When children are taught their native language and values, it is a way of opening a variety of cultural and business opportunities. Being bilingual is becoming widely accepted and preferred because of the need of addressing the different cultural values and meeting their needs. Additionally, business opportunities and the best business practices need people who have strong values and appreciative of where they come from. This is because if a person appreciates and acknowledges their culture and heritage, it will then be easy to appreciate and respect that of others. Thus, teaching kids their native language and values does not hold them back from assimilating fully in their country of birth abroad, but instead enhances their ability to interact with others confidently while at the same time enable them to fully assimilate their country of birth abroad.

The Sikh parents always want to instill positive to their children. These values are consistent with the Sikh religion and can be taught effectively using the Punjabi language. Through doing this, the parents will be protecting their children from the potential negative influences of the society through laying a stable foundation for enabling their kids to become better citizens. Therefore, if parents shy away from teaching their children these values by starting from them learning their native Punjabi language, they will not be fulfilling their responsibilities as parents. When taught at a young age, there is a high probability that they will carry the values with them through their entire life. Therefore, it will be ideal for parents to teach their children their native language and instill the Sikh values in them at a very tender age since it will go a long way in shaping their character wherever they go.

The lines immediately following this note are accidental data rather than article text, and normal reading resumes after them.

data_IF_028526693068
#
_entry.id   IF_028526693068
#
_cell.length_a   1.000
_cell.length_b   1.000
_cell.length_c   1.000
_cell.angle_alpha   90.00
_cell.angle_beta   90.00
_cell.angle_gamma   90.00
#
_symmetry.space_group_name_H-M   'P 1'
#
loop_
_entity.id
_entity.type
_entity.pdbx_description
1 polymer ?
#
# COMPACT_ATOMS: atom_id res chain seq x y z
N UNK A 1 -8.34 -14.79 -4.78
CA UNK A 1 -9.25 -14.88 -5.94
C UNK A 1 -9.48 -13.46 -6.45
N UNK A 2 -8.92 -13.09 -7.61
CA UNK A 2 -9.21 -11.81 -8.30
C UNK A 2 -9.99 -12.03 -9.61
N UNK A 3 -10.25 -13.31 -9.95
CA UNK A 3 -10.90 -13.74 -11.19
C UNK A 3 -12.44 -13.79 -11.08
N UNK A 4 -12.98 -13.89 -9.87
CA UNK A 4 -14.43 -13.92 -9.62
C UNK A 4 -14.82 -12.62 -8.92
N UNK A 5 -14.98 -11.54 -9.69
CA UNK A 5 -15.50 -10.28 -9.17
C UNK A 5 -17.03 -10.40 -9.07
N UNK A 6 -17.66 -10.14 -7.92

The Punjabi language has been the central aim of my community project where with the help of other Punjabi teachers, we teach the small kids their native language to help them boost their grades. It is paramount for children to know their native language at a tender age because they will be appreciative of it and will never lose it wherever they go. Additionally, the Sikh religion emphasizes some critical values that need to be instilled in people, more so, children, so that they can grow up with them and never lose them. Therefore, in my opinion, it is ideal for parents to teach kids their native language and values and I do not think that Sikh parents hold them back from assimilating fully in their country of birth abroad.

Work Cited

Children’s Association. “The Pros and Cons of Raising a Multilingual Child”. 2004. http://www.multilingualchildren.org/getting_started/pro_con.html. Accessed on November 24, 2016.

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One comment

  1. McKell Barrett

    Hello!
    I read and reviewed one of your papers earlier this term and found your topic quite interesting. I admire that you feel so strongly about your culture and the future of the children engaged in the culture. I work with children and feel strongly that we as adults have power to mold them into individuals with beautiful minds full of knowledge.
    I did wonder where some sources are, as I would have loved to see some outside opinions on this as well! I think this would have added another layer to your project. However, I would like to thank you for doing what you are doing, all of your hard work will pay off!
    Take care,
    McKell